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Obsolete Already?: Why the 2006 Amendments to the Federal Rules of Civil Procedure Need Revision

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Saturday, December 12, 2009

Obsolete Already?: Why the 2006 Amendments to the Federal Rules of Civil Procedure Need Revision

As most people in the electronic discovery field are aware, eDiscovery is expensive, time consuming and complicated. The 2006 amendments to the Federal Rules of Civil Procedure did little more than acknowledge that electronic records are part of the discovery process. While this might have been shocking to some, it should not have been. Everything held, known, used or within the control of a party is subject to discovery unless privileged. The 2006 amendments did not change that.

The problem is that the 2006 amendments do not go far enough. As the cases involving eDiscovery disputes are resolved it is becoming clear that what is needed are additional rules that the parties control the eDiscovery process. California attempted to fix this problem by enacting the Electronic Discovery Act. (The jury is still out on how those requirements will work but it will be interesting to watch). While I doubt that most state legislatures will get as involved in the eDiscovery process as California, the courts should. The courts need to take a more active role in reducing the cost of eDiscovery by pursuing a more active cost/benefit analysis for discovery requests, forcing lawyers to be more reasonable in their requests, and awarding parties who take active steps to simplify the eDiscovery process. Certainly some vendors, including our own eDiscovery Solutions Group (http://www.ediscoverysolutionsgroup.com/), are finding ways to lower the cost of eDiscovery. This includes preparation, choosing the right technology, and negotiating a fair price. However, we cannot do it alone. The courts must help.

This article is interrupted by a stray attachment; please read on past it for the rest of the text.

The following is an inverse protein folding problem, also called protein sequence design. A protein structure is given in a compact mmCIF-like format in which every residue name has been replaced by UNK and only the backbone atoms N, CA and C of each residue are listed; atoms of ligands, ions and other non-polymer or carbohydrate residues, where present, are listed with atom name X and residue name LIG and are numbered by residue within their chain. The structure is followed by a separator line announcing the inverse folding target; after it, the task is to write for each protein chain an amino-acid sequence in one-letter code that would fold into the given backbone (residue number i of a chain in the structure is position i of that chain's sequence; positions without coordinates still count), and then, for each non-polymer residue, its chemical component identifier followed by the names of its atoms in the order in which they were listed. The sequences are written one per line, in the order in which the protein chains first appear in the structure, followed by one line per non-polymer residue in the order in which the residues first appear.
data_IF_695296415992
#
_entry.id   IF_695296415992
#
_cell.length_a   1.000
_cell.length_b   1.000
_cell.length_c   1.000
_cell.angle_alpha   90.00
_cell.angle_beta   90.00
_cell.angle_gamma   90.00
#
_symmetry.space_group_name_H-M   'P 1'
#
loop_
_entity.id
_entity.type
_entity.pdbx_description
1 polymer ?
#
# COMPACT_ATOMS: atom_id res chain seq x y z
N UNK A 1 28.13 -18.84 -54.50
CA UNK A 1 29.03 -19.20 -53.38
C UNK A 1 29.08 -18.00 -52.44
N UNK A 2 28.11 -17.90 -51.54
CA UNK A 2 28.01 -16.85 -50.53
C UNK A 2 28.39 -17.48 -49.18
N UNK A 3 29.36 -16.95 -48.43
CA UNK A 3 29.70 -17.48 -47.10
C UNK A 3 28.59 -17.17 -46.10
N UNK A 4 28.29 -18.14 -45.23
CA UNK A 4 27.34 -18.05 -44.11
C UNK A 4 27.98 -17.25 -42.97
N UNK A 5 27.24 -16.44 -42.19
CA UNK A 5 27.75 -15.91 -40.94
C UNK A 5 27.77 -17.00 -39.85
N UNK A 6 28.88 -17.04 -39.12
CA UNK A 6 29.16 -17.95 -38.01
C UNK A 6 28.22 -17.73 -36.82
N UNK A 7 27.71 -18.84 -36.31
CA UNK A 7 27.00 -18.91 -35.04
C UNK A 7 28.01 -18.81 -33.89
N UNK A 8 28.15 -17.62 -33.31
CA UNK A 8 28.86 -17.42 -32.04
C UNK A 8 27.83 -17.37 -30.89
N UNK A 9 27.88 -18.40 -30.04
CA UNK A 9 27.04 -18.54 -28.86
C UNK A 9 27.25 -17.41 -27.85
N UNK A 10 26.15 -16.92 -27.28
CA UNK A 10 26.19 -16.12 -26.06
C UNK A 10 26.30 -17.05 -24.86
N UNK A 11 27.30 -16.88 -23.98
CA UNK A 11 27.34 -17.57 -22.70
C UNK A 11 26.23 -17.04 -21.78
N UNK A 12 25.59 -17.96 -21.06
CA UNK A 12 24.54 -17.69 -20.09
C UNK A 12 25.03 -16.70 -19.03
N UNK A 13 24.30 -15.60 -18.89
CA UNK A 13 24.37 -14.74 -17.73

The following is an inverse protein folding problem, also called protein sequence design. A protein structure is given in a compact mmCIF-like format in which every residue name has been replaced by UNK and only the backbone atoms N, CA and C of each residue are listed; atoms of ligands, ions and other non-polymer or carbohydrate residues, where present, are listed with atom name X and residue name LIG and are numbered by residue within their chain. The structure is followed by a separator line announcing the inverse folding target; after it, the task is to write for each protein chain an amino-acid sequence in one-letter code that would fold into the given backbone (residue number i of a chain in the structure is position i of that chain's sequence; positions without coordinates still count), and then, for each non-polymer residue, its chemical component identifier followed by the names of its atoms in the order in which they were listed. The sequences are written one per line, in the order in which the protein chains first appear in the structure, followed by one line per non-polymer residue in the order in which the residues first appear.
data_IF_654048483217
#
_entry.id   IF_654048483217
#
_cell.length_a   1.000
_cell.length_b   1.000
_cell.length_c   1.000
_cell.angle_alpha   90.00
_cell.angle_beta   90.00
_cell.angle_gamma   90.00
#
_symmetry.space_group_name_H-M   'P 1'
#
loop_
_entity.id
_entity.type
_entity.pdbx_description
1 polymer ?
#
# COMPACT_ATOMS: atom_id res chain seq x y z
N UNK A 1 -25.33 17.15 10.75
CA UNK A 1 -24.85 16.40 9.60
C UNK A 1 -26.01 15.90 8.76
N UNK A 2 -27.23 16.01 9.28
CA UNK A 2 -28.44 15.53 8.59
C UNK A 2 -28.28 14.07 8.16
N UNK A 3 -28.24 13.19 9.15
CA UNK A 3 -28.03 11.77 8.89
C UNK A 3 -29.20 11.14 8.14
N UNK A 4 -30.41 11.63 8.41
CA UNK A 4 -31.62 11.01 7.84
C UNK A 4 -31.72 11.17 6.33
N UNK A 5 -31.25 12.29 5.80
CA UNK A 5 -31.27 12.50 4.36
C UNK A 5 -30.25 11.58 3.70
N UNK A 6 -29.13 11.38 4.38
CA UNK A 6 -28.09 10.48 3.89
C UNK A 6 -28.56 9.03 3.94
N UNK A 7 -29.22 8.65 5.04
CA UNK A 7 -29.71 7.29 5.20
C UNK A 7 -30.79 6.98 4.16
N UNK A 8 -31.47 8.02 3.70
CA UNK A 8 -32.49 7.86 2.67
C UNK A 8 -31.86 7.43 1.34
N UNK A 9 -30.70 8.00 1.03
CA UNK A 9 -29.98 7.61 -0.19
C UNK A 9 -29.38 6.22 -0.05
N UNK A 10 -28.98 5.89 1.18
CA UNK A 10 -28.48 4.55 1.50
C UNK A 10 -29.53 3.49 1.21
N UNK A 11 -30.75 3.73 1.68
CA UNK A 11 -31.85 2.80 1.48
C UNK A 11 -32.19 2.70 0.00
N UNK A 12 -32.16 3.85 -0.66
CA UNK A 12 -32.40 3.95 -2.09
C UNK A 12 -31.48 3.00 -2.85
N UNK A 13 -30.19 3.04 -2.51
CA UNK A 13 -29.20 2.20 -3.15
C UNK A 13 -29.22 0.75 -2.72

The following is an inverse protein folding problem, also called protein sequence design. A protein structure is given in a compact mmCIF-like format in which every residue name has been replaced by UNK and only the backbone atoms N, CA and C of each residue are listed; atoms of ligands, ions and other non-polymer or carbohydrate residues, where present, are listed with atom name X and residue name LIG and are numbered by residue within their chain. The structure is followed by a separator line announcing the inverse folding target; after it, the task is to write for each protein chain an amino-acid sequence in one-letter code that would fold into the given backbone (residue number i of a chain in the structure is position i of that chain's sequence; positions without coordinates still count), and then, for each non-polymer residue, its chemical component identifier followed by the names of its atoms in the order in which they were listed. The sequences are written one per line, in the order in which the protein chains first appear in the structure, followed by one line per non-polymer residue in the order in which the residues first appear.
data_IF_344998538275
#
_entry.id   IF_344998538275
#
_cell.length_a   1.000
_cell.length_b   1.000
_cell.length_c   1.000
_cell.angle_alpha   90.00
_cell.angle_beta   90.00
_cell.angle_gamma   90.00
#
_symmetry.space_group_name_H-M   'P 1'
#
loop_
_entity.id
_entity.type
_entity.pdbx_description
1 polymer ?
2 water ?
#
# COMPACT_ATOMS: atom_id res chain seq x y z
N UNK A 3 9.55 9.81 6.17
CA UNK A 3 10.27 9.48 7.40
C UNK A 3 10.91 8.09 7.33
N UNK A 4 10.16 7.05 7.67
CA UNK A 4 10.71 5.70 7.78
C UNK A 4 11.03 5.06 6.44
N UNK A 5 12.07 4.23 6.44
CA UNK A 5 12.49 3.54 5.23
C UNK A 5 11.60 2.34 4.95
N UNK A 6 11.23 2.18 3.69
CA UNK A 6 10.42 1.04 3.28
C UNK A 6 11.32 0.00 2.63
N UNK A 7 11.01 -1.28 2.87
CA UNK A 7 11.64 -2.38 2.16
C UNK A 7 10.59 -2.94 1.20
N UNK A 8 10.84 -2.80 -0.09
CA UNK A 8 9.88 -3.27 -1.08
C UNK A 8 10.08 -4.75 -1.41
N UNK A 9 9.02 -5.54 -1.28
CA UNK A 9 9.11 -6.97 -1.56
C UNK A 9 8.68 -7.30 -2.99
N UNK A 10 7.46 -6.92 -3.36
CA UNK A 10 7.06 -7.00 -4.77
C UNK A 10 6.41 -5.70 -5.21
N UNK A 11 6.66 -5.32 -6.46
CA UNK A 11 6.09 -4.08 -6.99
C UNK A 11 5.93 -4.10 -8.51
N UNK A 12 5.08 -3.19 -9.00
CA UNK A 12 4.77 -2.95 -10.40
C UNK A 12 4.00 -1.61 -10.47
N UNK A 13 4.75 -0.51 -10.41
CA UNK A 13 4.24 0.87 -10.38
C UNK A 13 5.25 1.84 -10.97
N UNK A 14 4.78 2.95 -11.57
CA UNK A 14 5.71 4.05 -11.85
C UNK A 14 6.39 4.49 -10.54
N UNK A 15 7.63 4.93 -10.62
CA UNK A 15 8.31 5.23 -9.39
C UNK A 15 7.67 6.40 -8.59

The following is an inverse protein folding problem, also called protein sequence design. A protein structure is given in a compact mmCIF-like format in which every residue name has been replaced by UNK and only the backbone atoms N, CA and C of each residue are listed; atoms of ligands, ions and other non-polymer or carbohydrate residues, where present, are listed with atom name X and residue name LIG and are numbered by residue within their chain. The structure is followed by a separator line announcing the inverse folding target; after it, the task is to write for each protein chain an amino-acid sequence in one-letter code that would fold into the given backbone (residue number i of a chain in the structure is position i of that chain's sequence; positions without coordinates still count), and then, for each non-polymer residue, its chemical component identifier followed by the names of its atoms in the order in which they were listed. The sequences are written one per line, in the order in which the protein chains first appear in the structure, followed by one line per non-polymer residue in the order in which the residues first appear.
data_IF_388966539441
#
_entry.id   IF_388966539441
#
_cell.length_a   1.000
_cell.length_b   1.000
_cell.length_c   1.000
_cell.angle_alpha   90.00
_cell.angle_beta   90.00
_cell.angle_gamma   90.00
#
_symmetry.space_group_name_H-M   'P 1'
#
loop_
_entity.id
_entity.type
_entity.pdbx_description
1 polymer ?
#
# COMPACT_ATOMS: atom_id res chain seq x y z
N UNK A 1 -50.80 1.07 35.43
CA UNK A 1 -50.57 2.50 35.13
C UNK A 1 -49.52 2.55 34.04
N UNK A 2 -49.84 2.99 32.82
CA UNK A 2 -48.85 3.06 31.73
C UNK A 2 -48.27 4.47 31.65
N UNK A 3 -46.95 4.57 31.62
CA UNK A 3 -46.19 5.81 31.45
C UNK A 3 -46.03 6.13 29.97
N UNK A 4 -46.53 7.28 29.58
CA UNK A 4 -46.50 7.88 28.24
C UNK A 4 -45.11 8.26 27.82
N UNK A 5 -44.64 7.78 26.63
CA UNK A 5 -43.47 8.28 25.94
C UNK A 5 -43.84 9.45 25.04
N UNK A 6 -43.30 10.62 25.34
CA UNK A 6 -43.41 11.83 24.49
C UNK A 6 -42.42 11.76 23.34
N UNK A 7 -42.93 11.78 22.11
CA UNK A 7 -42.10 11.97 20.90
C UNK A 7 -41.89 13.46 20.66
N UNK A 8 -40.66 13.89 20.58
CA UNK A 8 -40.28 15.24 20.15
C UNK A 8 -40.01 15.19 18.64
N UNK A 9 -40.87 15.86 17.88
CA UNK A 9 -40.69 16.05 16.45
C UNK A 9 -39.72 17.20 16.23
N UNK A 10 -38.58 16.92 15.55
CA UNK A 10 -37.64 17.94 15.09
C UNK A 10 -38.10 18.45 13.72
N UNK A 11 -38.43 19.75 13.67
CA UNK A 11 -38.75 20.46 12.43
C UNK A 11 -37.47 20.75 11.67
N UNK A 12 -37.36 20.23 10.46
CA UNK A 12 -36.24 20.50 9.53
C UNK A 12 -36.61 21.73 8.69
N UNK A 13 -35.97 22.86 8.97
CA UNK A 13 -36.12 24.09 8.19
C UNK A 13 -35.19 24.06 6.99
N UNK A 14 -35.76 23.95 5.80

In civil cases, the judge and the parties usually live on three different planets. Each is comfortable in its own home with its own perspective of what should happen in the case. Then, they collide into each other. There can be an enormous collision at the eDiscovery stage (and again at trial). Both parties believe that the other’s electronic records will provide them with a smoking gun, forcing the other to settle on favorable terms. The judge wants the discovery process to reach a natural resolution and often detests bickering over discovery. Judges wonder why the parties cannot be professional and find a mutually agreeable resolution. This collision drives up the cost of eDiscovery. Better rules will force all involved to be more reasonable.

I predict that within 10 years the 2006 amendments to the Rules of Civil Procedure will be obsolete. New rules will be enacted that set better rules for the eDiscovery process.

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